August 3, 2001
The Indiana Economy at Mid-Year
Those of us who live and breathe economic data are usually one to two months behind the rest of the world. So as football practices get started and stores start cranking up their back to school advertisements, we're still living in the first half of the year, collecting and digesting the reports. While the picture is far from complete, we can at least get started in assessing how the Indiana economy fared in the first six months of 2001.
Given the length and severity of the manufacturing slowdown in the national economy, the good news is that the overall economy in the state has not yet suffered as much as some had feared. But the contrast between the fragile state of today's economy, and the hard-charging, bullet-proof growth of just twelve months ago, is still quite jarring. What that means is that there is still bread on most of our tables to let us get by quite comfortably, but that those institutions -- and governments -- who were depending on faster growth are feeling the pinch.
There are at least three industry sectors with a sizable presence in Indiana who are taking it on the chin in 2001: primary metals, industrial machinery, and electronic equipment manufacturing. These three industries account for about 45 percent of the nearly 650,000 manufacturing jobs -- 3.7 percent of the total -- that have been eliminated, nationally, since the beginning of the year.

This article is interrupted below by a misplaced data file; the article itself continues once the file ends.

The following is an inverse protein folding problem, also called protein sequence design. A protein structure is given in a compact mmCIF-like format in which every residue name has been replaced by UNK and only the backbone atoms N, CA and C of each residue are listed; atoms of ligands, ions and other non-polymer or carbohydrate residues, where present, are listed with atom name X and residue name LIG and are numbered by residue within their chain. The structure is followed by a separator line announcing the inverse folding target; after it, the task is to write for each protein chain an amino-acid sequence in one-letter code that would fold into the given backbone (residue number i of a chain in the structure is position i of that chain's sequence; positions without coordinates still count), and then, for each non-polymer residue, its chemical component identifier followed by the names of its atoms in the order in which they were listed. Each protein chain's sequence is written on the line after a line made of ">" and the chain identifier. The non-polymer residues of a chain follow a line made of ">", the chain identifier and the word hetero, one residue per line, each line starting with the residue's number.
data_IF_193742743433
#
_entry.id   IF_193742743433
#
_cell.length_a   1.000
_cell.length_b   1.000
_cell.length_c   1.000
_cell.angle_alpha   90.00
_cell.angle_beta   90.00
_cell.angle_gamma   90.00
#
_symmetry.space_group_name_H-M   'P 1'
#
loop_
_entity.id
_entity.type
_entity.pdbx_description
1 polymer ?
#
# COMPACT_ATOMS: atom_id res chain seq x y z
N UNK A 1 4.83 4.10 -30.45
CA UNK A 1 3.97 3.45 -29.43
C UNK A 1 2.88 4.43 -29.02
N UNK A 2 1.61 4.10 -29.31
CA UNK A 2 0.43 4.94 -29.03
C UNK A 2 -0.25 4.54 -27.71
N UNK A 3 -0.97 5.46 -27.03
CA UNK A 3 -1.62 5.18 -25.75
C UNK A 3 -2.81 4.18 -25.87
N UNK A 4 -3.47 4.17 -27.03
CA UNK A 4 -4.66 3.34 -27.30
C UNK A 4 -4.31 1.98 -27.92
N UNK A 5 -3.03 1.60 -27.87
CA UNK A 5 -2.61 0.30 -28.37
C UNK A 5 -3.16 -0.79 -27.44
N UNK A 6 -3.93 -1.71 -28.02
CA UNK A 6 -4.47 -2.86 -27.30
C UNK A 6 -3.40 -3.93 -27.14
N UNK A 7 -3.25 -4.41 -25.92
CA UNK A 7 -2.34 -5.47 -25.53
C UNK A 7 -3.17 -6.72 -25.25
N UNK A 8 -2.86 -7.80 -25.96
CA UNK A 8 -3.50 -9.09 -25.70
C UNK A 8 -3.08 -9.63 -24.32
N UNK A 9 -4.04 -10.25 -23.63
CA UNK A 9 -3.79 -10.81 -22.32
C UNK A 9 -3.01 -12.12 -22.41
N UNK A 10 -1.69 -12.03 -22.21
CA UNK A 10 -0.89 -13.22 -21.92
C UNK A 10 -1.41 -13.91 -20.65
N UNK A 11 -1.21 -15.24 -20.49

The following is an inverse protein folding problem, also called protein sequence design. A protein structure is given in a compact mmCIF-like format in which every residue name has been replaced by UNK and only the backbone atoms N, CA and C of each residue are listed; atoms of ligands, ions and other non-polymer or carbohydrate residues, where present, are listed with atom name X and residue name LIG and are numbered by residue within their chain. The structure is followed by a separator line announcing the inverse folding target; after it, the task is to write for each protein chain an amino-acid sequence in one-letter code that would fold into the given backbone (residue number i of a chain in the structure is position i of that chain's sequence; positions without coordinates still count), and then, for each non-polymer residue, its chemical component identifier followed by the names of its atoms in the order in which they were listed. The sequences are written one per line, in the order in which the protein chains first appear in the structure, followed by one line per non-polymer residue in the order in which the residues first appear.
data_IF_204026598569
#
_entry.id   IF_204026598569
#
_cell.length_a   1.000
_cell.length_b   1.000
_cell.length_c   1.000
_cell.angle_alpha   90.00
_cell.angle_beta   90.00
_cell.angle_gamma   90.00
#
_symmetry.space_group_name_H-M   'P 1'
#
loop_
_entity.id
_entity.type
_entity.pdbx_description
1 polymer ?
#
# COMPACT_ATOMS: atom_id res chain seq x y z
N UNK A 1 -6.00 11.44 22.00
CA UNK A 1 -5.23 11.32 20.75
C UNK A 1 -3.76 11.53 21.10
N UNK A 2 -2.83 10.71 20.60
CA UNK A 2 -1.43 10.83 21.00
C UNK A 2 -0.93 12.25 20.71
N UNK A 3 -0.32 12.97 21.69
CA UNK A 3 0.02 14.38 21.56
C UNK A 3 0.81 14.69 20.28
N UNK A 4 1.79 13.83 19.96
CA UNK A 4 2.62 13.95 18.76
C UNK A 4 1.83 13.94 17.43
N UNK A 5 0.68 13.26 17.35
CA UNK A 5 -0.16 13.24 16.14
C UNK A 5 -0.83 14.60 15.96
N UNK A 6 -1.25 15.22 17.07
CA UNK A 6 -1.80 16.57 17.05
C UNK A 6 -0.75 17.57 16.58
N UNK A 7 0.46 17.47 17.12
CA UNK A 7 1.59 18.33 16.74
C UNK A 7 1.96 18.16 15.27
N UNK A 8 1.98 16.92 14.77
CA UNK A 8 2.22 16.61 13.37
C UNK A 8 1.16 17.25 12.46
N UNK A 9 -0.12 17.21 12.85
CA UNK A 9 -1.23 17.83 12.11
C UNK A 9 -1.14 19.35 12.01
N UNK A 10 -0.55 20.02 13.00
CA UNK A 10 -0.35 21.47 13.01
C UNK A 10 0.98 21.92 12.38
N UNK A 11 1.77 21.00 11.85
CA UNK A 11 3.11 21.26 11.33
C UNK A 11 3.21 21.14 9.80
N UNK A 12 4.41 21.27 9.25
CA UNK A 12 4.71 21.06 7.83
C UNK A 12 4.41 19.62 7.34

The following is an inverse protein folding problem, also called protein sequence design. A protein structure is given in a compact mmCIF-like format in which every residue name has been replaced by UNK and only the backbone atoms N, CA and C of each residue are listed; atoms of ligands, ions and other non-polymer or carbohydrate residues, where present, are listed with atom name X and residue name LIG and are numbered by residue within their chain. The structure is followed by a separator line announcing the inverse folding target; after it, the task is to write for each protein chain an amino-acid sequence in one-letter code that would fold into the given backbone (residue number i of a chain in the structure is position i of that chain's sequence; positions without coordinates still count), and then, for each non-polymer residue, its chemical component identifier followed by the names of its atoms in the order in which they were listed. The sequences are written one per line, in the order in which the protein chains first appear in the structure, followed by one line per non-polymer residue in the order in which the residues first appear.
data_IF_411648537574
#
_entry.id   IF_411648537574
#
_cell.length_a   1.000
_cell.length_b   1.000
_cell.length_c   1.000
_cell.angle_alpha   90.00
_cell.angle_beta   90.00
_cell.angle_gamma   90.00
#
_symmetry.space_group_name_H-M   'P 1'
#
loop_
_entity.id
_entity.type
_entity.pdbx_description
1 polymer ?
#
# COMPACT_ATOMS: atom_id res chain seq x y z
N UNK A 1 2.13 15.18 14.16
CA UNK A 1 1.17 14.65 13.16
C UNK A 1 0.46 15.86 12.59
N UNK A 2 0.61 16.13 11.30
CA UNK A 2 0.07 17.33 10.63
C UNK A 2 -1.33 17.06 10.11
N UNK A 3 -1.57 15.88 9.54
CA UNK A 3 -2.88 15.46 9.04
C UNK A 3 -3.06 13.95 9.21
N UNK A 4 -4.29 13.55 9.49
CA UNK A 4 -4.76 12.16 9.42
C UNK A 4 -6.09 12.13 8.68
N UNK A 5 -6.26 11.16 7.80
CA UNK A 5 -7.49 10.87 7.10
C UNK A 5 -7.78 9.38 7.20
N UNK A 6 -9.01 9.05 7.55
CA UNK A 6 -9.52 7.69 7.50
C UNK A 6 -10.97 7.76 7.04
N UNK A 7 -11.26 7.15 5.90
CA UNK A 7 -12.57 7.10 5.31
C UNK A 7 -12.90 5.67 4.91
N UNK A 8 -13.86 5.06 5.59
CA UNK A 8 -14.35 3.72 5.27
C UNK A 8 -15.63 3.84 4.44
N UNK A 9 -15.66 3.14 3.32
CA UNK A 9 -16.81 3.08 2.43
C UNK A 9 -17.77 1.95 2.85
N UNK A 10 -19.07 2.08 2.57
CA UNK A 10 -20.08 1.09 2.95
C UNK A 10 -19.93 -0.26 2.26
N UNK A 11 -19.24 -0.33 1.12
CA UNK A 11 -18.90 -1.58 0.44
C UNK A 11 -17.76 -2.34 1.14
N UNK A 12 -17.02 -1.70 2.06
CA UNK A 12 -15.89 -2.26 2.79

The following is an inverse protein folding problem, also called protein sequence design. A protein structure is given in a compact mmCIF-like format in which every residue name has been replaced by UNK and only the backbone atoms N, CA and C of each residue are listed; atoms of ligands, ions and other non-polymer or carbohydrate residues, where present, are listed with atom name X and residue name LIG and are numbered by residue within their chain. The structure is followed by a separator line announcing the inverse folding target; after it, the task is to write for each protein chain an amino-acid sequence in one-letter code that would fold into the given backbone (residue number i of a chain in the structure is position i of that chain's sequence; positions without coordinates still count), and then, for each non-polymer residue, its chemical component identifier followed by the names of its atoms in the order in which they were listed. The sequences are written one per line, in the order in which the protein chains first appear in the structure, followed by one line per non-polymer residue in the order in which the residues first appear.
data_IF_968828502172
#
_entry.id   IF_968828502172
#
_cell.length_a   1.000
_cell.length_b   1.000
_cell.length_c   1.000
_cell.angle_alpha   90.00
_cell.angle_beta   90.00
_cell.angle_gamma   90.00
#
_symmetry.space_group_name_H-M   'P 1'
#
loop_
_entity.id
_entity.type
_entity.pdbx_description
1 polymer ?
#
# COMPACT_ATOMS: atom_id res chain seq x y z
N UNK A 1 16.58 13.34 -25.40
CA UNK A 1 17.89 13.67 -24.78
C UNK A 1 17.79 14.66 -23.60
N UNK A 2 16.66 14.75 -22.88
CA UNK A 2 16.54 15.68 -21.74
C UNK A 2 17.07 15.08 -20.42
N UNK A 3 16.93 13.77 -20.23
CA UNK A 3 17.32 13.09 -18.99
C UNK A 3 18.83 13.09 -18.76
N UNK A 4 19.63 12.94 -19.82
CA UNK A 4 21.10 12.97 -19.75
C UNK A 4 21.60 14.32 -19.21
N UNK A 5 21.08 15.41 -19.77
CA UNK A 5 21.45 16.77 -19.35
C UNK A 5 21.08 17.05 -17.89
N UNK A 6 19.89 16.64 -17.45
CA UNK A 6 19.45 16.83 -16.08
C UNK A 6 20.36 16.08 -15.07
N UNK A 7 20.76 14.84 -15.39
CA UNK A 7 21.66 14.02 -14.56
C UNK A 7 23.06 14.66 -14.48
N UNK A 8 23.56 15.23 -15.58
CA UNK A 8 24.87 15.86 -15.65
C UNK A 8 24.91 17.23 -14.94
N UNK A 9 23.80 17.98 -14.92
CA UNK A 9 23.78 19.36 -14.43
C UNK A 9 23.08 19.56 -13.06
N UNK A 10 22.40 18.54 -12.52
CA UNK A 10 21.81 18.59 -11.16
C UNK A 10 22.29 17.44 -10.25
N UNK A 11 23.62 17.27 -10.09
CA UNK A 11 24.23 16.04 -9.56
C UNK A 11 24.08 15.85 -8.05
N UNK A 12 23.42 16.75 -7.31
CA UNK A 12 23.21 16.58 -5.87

In Indiana, those industries have also made job cuts, but total job losses since the end of 2000 have been only 8,000. That also coincides with the total number of manufacturing job cuts over the first six months of the year, representing only 1.6 percent of the job base. That small number is a bit misleading, however, because the slowdown in Indiana manufacturing got an earlier start than the nation as a whole. Compared to twelve months ago, or June 2000, Indiana manufacturing payrolls number almost 27,000 jobs fewer, or 3.9 percent of the total factory job base.
It’s a bit ironic that one of the reasons why Indiana has escaped some of the harsh punishment doled out to national manufacturers is because of our lower presence in the manufacturing of higher technology equipment, particularly computers. Those industries have been high on the wish lists of many economic developers, including those in Indiana.
Meanwhile, the Indiana unemployment rate continues to oscillate about a level that is not only low compared to our neighboring states, but also compared to our recent history. The June jobless rate for the state was just 3.4 percent, seasonally adjusted, or exactly the same as in June 2000. It is tempting to conclude that the state's surprisingly stable unemployment rate also reflects this milder-than-average downturn in the manufacturing sector, but doing so would be risky for at least two reasons. The first is that the manufacturing employment data, like all of the job statistics for the state economy in 2001, are still preliminary and thus subject to what sometimes proves to be substantial revision.
The problem is that the unemployment rates in Indiana, like a lot of Midwestern states, just don't correlate very well with other indicators, particularly unemployment claims, which are running 70 percent higher now than last year. The "look and feel" of the Indiana economy of 2001 bears the imprint of the national slowdown, even if the jobless rates do not.
About the Author
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